Investigators at the University of Pennsylvania Cancer Center have been awarded a Program Project grant from the National Cancer Institute that will help fund a novel gene therapy trial to treat patients with mesothelioma, a cancer frequently linked to asbestos exposure. These patients, upon diagnosis, usually have less than two years to live with standard mesothelioma treatment.
The trial was developed by Cancer Center members Steven Albelda, MD, Larry R. Kaiser, MD, Director of Penn's Center for Lung Cancer and Related Disorders, and Joseph Treat, MD. The protocol involves injecting a modified virus directly into a patient's chest cavity and treating the patient with an anti-viral drug that has proven effective at killing cancer cells.
This pilot trial will determine the safety of this approach. This strategy is based upon findings that cancer cells can be made susceptible to drugs when a specially designed gene is inserted into the cells. Drs. Albelda and Kaiser have been placing a suicide gene the herpes simplex thymidine kinase gene) into a common cold virus (the adenovirus), which then attacks the tumor. Preliminary experiments have found that the virus efficiently infects tumor cells and makes them sensitive to ganglicovir, an effective anti-viral drug that spares human and animal cells while killing cancer cells.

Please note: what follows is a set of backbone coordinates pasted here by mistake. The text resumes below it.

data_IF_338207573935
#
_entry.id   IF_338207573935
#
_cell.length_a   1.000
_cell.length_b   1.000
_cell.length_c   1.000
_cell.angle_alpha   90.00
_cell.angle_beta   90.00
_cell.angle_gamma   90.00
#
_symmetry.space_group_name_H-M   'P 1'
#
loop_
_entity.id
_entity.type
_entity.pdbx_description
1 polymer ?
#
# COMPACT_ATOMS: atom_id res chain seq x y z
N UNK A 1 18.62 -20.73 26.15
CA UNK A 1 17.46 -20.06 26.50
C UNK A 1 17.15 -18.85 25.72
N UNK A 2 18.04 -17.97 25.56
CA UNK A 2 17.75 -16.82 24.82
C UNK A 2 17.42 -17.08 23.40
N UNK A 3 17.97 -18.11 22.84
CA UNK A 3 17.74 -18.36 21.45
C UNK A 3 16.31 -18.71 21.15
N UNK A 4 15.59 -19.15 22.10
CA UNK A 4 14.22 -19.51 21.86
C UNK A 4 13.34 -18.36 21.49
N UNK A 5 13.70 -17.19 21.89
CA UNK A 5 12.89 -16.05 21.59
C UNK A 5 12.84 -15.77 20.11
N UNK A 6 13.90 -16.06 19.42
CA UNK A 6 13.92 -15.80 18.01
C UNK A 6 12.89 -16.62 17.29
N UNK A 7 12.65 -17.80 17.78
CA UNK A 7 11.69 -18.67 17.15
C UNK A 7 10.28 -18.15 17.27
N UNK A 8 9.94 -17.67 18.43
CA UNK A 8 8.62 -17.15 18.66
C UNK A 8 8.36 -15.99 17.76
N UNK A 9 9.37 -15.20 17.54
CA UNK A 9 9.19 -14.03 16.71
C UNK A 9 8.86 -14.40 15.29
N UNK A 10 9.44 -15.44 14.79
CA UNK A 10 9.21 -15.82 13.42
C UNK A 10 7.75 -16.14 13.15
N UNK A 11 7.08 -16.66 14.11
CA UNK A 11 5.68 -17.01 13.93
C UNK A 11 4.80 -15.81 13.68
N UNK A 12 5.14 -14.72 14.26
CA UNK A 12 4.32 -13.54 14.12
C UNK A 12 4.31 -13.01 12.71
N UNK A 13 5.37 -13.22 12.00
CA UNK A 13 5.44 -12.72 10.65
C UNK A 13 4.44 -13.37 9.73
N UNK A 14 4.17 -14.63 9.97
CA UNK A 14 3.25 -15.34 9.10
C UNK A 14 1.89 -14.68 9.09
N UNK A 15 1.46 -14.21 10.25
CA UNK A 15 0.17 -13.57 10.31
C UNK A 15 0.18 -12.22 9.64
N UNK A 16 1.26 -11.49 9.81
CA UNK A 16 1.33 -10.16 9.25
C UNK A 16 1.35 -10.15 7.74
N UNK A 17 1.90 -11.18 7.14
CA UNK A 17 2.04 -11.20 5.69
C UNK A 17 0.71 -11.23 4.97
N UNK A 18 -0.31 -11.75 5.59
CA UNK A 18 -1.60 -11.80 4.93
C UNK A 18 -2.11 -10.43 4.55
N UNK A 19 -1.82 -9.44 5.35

Initial experiments have focused on pleural mesothelioma, a type of chest tumor that affects the lining of the chest and is strongly linked to asbestos exposure. Mesothelioma, a relatively prevalent disease in Philadelphia and other regions where shipbuilding is a common occupation, is responsible for many deaths in exposed workers.
At present, this disease is uniformly fatal, with a mesothelioma life expectancy of 12 to 18 months from the time of diagnosis. Trials including radical mesothelioma surgery and chemotherapy have been conducted with little success.
In the thoracic oncology research laboratory at the Cancer Center, Drs. Albelda and Kaiser have developed animal models of mesothelioma by injecting tumor cells into mice and rats. Treatment of these animals with the adeno-virus containing the viralthymidine kinase gene followed by treatment with ganglicovir, the strategy proposed for the clinical setting, has cured many animals and markedly reduced the tumor burden in the remainder.
In the first clinical trial, patients will undergo this procedure and be carefully observed for any signs of infection, irritation or other adverse effects. Successful completion of this trial will lead the way for additional studies aimed at effectively treating patients with malignant mesothelioma and other thoracic malignancies.Sources
University of Pennsylvania Cancer Center